Greylag Goose: This wild goose is a very common and visual breeding bird.

Shelduck: Common breeding bird. Many family parties seen.

Wigeon: A drake on "Coot" Loch on 11th.

Gadwall: Three on "Coot" Loch.

Teal: Two on Loch Aonghais.

Mallard: Common breeding bird.

Pintail: A male on "Coot" Loch on 14th.

Shoveler: Up to six males on "Coot" Loch.

Tufted Duck: Widespread breeding bird. Many family parties seen.

Eider: Common breeding bird around the rocky shores.

Red-breasted Merganser: Recorded daily in small numbers.

White-tailed Eagle: We all enjoyed superb views of a huge female, flying over being mobbed by a "tiny" Buzzard, on South Uist.

Hen Harrier: An excellent series of records involving nine individuals. Single males at Balranald on 11th, Loch Eynort on 12th, Lochmaddy Moor on 13th and Griminsh on 15th. A pair North Uist on 13th. Two males together with a female on the east side of Benbecula on 15th.

Common Buzzard: The commonest and most visible bird of prey.

Golden Eagle: One distantly from the ferry in the Sound of Mull on 10th. A pair distantly and another pair much closer, both on North Uist on 13th.

Kestrel: One being mobbed by Arctic Skuas on Lochmaddy Moor and one at Newton on 13th. One Committee Road, North Uist on 15th.

Merlin: One, seen from the minibus by Theo, on North Uist on 13th.

Peregrine: One South Uist on 12th.

Red Grouse: One seen by Theo and Dave at Committee Road on 11th.

Corn Crake: Heard in a number of places along the west coast but only seen at Balranald on 11th and 15th. Most of us managed a number of sightings but views were generally frustratingly brief in the long vegetation.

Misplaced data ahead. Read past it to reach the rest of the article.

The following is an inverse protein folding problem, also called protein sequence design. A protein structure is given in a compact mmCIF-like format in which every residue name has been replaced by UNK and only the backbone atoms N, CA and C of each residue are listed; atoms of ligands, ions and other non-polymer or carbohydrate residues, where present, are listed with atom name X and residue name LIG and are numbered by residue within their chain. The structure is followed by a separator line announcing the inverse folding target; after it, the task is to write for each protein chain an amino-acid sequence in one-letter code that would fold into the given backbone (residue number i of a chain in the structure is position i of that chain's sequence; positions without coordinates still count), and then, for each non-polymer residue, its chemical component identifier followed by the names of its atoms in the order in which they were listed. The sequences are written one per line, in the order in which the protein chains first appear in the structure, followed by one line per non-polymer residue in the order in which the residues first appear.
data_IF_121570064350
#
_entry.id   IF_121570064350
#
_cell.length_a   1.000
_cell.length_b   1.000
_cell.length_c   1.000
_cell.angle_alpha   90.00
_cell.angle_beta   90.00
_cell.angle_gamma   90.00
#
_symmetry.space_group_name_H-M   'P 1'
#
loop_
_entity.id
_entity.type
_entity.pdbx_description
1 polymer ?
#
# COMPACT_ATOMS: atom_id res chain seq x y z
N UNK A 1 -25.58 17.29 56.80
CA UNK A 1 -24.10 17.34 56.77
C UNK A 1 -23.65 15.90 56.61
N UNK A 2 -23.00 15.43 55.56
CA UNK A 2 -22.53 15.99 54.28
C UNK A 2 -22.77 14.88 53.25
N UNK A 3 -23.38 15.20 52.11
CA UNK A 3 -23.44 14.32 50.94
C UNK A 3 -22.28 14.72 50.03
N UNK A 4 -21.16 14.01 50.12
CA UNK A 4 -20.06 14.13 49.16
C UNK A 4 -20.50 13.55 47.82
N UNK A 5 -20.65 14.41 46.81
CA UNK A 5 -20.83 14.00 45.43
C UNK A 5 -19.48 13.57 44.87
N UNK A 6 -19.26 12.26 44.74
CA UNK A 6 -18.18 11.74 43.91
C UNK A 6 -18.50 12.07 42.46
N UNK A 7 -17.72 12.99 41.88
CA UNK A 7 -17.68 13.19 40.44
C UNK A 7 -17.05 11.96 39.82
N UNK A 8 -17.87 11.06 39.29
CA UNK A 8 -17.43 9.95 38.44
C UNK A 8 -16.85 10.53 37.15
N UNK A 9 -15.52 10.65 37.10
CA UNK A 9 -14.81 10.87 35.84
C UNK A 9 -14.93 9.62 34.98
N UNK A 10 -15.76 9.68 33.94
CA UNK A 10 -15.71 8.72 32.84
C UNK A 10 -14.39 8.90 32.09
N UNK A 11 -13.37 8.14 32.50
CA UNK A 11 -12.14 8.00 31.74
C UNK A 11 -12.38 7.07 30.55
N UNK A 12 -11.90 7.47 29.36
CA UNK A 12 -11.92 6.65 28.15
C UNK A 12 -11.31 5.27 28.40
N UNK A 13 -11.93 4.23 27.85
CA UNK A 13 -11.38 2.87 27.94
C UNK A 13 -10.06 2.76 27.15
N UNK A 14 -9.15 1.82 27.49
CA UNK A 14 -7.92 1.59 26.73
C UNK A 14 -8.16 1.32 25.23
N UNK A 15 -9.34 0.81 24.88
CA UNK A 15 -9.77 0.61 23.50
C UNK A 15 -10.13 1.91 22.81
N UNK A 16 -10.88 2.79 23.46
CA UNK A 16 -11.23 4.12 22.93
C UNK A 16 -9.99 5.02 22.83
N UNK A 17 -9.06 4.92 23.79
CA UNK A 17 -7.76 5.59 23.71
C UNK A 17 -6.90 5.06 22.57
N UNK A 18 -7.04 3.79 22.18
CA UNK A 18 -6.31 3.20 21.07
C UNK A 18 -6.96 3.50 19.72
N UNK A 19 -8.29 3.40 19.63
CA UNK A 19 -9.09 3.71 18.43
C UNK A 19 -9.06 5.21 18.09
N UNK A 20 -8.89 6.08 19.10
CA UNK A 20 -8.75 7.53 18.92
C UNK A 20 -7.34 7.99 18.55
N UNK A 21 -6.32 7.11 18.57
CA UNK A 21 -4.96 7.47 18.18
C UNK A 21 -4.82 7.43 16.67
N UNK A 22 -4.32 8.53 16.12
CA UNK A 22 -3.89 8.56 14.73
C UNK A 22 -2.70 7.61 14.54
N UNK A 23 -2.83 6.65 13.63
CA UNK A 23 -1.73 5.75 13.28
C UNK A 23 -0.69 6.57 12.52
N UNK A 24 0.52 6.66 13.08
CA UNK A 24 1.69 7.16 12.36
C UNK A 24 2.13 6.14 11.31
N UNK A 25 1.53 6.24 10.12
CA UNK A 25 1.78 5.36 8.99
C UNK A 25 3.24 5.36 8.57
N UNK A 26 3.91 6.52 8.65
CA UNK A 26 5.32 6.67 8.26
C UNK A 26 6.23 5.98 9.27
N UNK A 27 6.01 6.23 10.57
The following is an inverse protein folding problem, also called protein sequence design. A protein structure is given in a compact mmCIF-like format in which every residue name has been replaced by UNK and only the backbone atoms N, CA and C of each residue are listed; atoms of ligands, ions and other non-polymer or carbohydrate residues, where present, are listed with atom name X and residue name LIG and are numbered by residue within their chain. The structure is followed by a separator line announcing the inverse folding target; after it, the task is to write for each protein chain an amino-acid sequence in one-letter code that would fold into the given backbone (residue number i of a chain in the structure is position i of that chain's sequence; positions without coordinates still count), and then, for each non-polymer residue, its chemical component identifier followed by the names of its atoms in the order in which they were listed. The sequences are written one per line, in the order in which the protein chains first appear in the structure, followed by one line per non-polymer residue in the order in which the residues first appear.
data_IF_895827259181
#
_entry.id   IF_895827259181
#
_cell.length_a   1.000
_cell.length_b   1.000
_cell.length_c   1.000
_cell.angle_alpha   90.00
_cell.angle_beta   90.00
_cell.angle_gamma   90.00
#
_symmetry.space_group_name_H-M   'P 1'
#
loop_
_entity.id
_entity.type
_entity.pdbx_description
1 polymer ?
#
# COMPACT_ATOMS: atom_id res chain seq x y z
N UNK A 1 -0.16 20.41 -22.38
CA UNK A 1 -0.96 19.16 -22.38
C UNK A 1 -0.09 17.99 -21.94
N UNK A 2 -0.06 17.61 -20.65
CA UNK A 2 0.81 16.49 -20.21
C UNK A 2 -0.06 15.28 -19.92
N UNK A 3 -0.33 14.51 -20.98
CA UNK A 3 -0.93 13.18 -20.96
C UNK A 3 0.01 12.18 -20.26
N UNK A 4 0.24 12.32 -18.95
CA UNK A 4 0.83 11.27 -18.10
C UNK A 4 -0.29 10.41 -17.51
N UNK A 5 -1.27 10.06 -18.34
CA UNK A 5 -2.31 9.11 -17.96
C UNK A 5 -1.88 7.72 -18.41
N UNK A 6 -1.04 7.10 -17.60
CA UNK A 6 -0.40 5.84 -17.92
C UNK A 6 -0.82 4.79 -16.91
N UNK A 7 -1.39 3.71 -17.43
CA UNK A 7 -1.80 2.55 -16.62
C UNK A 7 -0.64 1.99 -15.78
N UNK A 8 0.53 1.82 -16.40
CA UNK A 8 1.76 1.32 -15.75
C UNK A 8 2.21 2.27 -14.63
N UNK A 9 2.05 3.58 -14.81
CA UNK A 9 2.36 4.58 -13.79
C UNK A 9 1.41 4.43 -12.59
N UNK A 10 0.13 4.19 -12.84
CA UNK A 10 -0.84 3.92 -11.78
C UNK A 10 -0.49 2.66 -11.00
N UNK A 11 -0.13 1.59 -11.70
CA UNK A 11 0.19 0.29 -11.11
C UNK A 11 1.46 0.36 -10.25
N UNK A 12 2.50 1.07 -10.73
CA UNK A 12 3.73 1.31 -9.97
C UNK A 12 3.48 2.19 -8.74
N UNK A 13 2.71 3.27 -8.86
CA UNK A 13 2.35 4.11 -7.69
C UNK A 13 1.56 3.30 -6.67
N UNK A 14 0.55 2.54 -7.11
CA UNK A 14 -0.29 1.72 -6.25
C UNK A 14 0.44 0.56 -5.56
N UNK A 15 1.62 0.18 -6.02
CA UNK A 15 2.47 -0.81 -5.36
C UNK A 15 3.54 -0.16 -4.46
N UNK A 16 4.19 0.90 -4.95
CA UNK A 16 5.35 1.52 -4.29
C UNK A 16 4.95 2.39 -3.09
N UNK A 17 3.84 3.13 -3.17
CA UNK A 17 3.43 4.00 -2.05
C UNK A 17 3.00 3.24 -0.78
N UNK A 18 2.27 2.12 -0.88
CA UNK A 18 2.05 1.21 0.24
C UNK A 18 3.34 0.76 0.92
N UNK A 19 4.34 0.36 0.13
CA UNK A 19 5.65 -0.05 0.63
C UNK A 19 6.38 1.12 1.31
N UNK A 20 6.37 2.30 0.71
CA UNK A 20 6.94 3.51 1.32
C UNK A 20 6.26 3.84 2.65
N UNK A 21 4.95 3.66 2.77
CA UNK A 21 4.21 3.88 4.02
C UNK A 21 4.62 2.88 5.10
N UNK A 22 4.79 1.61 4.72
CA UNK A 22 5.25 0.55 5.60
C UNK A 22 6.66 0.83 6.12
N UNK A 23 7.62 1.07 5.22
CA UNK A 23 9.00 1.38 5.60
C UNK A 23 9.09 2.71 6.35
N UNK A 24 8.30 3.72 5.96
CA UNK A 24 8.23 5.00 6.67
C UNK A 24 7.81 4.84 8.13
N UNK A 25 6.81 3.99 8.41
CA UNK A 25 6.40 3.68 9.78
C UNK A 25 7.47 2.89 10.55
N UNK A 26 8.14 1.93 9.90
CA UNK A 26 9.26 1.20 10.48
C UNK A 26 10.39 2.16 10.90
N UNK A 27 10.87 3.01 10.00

Coot: Only seen on "Coot" Loch.

Oystercatcher: Widespread and very vocal breeding bird.

Lapwing: Widespread and very vocal breeding bird.

Golden Plover: We all enjoyed excellent views of this handsome bird on its moorland breeding grounds.

Ringed Plover: Common breeding bird.

Bar-tailed Godwit: Migrant birds were seen on three occasions. Two Balranald on 11th. 15 North Bay, South Uist and one on Rubha Ardvule on 12th.

Whimbrel: One North Bay on 12th.

Curlew: One or two seen most days on the pre-breakfast walk. One bird seen on breeding grounds on North Uist.

Redshank: Very common and vocal breeding bird.

Common Sandpiper: Recorded most days on the rocky shores of lochs.

Red-necked Phalarope: We all appreciated the wonderful views of two beautiful females at their traditional site. Long may they remain here.

Common Snipe: Numbers seemed to be significantly less than in recent years. Is the hedgehog to blame?

Sanderling: Migrant birds seen on two occasions. Three "Stinky Bay" on 11th and one at Ardivachar on 12th.

Dunlin: Only a few migrants seen on the beaches. Noticeable decrease in the number of breeding birds.

Great Skua: Four from the ferry on the outward trip. Two chasing a Kittiwake near Barra on the return crossing.

Pomarine Skua: One dark phase bird flew past the ferry on the return crossing.

Arctic Skua: One on the outward crossing. We enjoyed excellent views of birds on their breeding grounds on North Uist.

Common Gull: Common breeding bird regularly observed harrasing breeding waders.

Lesser Black-backed Gull: By far the less common of the breeding gulls.

Herring Gull: Very common breeding bird. Large flocks of non-breeding birds.